Here’s the news of the week – and how we see it here at Mcalvany Wealth Management:

The First of Many Budget Battles on Capitol Hill

The vote to raise the debt ceiling was delayed, and a partial shutdown of US government operations ensued following a complete Senate rejection of House-proposed amendments to Obamacare legislation. Among the Republican-led House petitions was a one-year delay of, and lawmaker participation in, the Affordable Care Act’s mandates. As you may know, under present terms of the ACA, politicians will subscribe to a separate and private health-care plan from the rest of the population. Now in day three of the shutdown, the stalemate between parties continues. If nothing is resolved by Oct 17th, the Treasury expects cash on hand to be reduced to $30.0 billion, while expenditures are expected to total $60.0 billion.

News of the shutdown infused a streak of volatility into the markets that saw stocks, gold, and bonds gyrating without cause or discernible direction. It may very well be that the Fed was active Tuesday morning, intervening to support markets following news of the shutdown. In any case, at last look, the bears may have gained the upper hand in terms of momentum. The September ADP employment report (166,000; with August now revised to 159,000 from 176,000), the ISM New York manufacturing index (53.6 from 60.5), and domestic auto sales (11.66 million vs. 12.44 million) were released, and all fell short of expectations. The softer auto sales suggest that the interest rate-induced shopping spree may be running out of steam.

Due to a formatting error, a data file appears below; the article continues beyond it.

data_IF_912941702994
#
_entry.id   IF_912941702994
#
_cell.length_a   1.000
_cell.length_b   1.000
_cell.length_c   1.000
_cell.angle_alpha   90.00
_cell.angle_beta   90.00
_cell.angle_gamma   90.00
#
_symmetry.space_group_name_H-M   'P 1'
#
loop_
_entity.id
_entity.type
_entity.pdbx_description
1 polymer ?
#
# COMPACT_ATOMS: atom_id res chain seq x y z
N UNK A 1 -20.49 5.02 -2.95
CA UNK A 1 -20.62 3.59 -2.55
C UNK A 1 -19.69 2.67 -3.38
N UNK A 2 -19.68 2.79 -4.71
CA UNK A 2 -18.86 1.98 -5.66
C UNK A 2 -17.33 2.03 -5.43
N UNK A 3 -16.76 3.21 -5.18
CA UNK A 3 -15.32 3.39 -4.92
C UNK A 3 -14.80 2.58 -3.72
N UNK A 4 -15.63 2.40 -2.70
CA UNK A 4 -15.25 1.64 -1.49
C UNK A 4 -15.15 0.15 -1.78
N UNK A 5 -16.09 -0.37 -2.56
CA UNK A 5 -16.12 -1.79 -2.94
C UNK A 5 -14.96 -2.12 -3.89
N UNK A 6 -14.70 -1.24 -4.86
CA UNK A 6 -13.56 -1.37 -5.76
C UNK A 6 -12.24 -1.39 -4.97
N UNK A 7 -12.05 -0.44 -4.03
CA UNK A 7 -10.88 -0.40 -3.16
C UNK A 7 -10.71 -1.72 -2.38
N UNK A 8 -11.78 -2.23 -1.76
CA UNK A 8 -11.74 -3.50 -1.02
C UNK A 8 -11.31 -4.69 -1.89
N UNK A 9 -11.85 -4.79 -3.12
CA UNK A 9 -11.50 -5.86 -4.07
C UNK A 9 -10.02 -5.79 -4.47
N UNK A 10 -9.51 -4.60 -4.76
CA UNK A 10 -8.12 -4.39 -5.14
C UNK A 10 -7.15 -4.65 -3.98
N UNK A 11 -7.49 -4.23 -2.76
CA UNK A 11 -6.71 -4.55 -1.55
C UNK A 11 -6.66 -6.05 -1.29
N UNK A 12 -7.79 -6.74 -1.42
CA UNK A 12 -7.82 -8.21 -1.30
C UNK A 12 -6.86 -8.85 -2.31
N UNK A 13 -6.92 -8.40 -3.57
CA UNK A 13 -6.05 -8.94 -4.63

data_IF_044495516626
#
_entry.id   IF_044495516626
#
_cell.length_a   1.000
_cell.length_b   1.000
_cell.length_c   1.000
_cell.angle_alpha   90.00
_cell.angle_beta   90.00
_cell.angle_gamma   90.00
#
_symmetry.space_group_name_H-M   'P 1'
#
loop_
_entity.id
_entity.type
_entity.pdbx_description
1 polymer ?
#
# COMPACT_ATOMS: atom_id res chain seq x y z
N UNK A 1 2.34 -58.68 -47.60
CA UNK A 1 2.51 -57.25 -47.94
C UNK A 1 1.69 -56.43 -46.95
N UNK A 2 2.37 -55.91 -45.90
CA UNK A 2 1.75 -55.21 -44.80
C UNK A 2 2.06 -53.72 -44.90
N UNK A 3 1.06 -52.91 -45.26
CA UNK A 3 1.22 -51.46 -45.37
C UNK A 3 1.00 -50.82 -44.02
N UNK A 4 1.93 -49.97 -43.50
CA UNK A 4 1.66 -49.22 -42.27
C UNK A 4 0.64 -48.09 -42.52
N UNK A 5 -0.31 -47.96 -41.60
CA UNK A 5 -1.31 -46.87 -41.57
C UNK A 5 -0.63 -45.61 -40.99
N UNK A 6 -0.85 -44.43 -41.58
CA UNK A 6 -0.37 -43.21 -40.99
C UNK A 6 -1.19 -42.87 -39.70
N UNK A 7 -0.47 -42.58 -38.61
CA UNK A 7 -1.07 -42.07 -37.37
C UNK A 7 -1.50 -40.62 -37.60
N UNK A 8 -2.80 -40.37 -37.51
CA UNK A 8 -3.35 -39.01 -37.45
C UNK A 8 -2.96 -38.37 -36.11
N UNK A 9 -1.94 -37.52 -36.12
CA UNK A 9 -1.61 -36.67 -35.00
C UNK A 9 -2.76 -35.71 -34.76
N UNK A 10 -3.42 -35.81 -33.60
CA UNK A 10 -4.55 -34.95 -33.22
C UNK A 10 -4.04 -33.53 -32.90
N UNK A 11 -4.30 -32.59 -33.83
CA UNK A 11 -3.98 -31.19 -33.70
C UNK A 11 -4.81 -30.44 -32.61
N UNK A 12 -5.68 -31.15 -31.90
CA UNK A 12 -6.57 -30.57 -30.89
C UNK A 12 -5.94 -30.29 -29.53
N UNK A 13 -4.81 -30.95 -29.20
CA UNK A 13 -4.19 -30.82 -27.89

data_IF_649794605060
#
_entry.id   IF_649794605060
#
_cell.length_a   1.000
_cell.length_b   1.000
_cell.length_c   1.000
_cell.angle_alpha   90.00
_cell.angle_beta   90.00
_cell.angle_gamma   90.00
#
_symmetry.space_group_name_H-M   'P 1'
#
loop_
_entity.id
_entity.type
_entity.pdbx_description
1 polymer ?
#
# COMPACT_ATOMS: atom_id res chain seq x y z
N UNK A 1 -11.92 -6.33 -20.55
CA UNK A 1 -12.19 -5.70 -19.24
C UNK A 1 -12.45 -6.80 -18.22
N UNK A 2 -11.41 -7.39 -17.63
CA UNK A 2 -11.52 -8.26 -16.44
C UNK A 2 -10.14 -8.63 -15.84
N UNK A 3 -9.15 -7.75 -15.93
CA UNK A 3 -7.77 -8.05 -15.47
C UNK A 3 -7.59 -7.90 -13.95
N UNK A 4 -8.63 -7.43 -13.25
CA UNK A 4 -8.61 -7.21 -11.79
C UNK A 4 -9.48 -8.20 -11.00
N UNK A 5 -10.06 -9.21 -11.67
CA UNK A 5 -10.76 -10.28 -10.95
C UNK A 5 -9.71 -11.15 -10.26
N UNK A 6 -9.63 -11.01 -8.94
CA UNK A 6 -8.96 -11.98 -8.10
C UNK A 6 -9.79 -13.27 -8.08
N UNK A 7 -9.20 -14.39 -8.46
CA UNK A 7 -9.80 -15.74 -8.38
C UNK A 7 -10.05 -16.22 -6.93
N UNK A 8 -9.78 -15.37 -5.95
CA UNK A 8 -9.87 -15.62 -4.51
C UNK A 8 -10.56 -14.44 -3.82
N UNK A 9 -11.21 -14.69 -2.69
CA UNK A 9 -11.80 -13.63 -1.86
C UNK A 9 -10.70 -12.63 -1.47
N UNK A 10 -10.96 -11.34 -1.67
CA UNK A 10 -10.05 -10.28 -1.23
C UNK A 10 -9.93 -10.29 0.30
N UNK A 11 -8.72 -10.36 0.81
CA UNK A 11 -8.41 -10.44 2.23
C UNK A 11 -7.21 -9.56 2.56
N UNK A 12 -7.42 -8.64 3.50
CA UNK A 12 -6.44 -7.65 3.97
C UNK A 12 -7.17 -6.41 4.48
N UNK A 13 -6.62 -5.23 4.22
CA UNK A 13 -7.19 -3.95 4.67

Away from stocks, the dollar remained consistently weak regardless of the prevailing winds emanating from Washington or Wall Street on any given day. The dollar index broke below 80.0 (79.77 at last read) Wednesday, subsequently breaking all near-term trends to the upside, and stands to re-enter secular bear territory below 77.50. The precious metals responded positively, even as stocks continued to soften Thursday morning. However, as long as an early government restart looms, a small bounce in the dollar is not out of the question, which could hold gold in steady-state territory in the short term.

Pre-announcements of Q3 US corporate earnings are rolling in at a ratio of 5.2 to 1, negative to positive. Banks in particular have cut their earnings estimates by $1 billion this quarter. This contrasts with Wall Street’s expectations of reported earnings growth as high as 4.6% year over year (down from a forecast of 8.4% in July). Alcoa kicks off the season next Tuesday, Oct 8th. Its earnings are expected to increase slightly, quarter over quarter. In our opinion, however, that is not organic growth – which may be the case for most companies reporting this quarter. If true, this state of affairs may provide yet another excuse for the continuance of QE and its consequent furthering of dollar weakness.

Best regards,

David Burgess
VP Investment Management